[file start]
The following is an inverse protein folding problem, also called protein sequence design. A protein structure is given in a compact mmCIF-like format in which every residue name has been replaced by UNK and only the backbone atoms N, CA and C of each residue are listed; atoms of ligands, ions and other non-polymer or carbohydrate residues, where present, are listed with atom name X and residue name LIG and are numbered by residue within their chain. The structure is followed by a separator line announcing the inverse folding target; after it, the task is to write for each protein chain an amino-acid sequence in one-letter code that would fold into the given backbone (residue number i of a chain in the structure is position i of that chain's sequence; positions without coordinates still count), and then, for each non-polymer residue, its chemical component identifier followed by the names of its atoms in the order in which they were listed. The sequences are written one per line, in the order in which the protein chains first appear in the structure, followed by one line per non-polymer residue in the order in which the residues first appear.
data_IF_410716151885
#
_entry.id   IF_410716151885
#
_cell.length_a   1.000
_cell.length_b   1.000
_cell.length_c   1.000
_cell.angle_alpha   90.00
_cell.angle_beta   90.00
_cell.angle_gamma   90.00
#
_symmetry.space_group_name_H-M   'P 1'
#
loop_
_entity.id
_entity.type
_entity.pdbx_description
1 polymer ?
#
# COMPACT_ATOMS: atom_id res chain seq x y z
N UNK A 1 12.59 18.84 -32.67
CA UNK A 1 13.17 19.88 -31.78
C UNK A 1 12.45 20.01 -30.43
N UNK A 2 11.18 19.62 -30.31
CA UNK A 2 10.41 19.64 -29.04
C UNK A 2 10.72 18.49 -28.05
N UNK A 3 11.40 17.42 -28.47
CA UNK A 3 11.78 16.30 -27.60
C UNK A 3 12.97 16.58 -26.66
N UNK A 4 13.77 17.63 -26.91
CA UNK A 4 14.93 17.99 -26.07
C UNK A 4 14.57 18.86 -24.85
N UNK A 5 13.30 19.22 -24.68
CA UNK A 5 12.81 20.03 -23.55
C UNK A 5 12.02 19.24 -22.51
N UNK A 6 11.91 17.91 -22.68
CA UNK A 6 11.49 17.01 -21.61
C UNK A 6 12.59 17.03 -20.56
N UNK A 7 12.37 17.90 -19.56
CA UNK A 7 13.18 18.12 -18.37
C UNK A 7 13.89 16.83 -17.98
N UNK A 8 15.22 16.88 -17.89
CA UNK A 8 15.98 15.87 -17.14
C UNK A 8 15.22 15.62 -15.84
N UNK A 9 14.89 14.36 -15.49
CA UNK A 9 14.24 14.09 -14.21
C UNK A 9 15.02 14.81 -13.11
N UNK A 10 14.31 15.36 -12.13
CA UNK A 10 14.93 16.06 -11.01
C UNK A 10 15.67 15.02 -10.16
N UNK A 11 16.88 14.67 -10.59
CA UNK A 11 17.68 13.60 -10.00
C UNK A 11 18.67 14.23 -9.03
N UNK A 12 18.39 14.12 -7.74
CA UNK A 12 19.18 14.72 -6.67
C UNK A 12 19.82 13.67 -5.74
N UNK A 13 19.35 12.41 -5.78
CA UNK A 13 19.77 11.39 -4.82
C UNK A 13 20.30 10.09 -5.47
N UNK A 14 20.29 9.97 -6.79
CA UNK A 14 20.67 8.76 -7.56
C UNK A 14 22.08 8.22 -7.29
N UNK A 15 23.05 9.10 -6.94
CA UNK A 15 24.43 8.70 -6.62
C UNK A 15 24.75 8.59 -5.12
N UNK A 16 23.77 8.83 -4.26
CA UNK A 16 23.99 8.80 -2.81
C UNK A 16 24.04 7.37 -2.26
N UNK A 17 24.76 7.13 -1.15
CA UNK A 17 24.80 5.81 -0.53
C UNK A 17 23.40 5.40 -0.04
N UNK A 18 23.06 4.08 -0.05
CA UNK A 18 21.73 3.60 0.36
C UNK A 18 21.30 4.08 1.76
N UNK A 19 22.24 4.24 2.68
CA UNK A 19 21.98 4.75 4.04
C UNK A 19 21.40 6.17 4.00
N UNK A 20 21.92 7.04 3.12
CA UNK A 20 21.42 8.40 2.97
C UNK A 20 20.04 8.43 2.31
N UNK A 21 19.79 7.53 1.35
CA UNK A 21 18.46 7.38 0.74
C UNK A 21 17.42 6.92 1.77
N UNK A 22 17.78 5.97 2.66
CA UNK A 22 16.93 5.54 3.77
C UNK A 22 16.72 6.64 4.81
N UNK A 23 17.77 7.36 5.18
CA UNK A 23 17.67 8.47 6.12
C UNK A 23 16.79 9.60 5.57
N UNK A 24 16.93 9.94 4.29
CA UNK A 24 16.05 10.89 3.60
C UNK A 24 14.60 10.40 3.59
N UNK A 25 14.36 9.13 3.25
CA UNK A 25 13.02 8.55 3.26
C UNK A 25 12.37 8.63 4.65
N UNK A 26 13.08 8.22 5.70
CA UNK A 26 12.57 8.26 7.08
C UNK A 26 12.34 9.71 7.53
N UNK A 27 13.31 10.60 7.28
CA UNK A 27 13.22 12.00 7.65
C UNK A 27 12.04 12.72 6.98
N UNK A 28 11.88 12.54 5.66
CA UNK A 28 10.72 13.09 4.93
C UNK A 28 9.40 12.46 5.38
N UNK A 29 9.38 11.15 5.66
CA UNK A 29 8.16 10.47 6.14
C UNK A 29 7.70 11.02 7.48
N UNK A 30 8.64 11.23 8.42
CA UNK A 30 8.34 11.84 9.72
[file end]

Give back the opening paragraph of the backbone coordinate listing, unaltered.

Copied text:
The following is an inverse protein folding problem, also called protein sequence design. A protein structure is given in a compact mmCIF-like format in which every residue name has been replaced by UNK and only the backbone atoms N, CA and C of each residue are listed; atoms of ligands, ions and other non-polymer or carbohydrate residues, where present, are listed with atom name X and residue name LIG and are numbered by residue within their chain. The structure is followed by a separator line announcing the inverse folding target; after it, the task is to write for each protein chain an amino-acid sequence in one-letter code that would fold into the given backbone (residue number i of a chain in the structure is position i of that chain's sequence; positions without coordinates still count), and then, for each non-polymer residue, its chemical component identifier followed by the names of its atoms in the order in which they were listed. The sequences are written one per line, in the order in which the protein chains first appear in the structure, followed by one line per non-polymer residue in the order in which the residues first appear.